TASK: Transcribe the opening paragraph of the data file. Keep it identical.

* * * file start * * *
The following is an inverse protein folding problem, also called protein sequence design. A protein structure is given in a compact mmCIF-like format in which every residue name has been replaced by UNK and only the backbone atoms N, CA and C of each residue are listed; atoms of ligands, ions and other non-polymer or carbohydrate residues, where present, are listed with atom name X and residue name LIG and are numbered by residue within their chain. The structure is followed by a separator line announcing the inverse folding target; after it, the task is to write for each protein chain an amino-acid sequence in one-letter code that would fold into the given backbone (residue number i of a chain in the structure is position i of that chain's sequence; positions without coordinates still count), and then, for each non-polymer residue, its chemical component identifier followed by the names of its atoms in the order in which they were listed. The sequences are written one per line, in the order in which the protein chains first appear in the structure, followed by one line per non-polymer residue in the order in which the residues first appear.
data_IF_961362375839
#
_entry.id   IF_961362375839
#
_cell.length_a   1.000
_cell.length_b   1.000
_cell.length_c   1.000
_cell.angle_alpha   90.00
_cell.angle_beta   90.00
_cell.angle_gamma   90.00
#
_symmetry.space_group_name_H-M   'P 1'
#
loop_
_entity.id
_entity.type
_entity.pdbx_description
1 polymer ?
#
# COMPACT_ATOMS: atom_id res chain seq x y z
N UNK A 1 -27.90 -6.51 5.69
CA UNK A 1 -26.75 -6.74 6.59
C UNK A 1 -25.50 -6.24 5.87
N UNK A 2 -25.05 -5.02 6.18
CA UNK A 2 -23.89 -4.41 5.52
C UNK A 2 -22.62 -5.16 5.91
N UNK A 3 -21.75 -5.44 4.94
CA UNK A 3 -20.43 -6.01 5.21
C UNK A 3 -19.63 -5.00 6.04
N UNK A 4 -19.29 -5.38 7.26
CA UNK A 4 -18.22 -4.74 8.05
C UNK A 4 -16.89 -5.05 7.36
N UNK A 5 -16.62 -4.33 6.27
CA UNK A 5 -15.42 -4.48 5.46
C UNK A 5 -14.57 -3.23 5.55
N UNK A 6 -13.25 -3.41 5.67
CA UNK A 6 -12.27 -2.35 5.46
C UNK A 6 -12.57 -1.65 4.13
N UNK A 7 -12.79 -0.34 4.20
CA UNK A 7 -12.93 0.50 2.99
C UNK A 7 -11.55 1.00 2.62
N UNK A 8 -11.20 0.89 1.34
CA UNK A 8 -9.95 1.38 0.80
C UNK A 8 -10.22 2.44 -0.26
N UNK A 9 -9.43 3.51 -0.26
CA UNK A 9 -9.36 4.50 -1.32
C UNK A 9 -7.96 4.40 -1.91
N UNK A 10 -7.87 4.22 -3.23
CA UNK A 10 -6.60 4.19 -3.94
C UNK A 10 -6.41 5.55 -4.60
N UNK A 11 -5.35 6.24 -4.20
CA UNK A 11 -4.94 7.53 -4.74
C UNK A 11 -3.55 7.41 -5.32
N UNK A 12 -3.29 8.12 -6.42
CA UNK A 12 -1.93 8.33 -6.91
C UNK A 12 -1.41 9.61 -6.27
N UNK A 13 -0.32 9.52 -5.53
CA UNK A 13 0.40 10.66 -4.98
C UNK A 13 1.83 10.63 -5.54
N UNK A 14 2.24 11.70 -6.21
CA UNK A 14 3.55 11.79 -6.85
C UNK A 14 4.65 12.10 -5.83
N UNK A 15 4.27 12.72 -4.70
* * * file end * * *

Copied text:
The following is an inverse protein folding problem, also called protein sequence design. A protein structure is given in a compact mmCIF-like format in which every residue name has been replaced by UNK and only the backbone atoms N, CA and C of each residue are listed; atoms of ligands, ions and other non-polymer or carbohydrate residues, where present, are listed with atom name X and residue name LIG and are numbered by residue within their chain. The structure is followed by a separator line announcing the inverse folding target; after it, the task is to write for each protein chain an amino-acid sequence in one-letter code that would fold into the given backbone (residue number i of a chain in the structure is position i of that chain's sequence; positions without coordinates still count), and then, for each non-polymer residue, its chemical component identifier followed by the names of its atoms in the order in which they were listed. The sequences are written one per line, in the order in which the protein chains first appear in the structure, followed by one line per non-polymer residue in the order in which the residues first appear.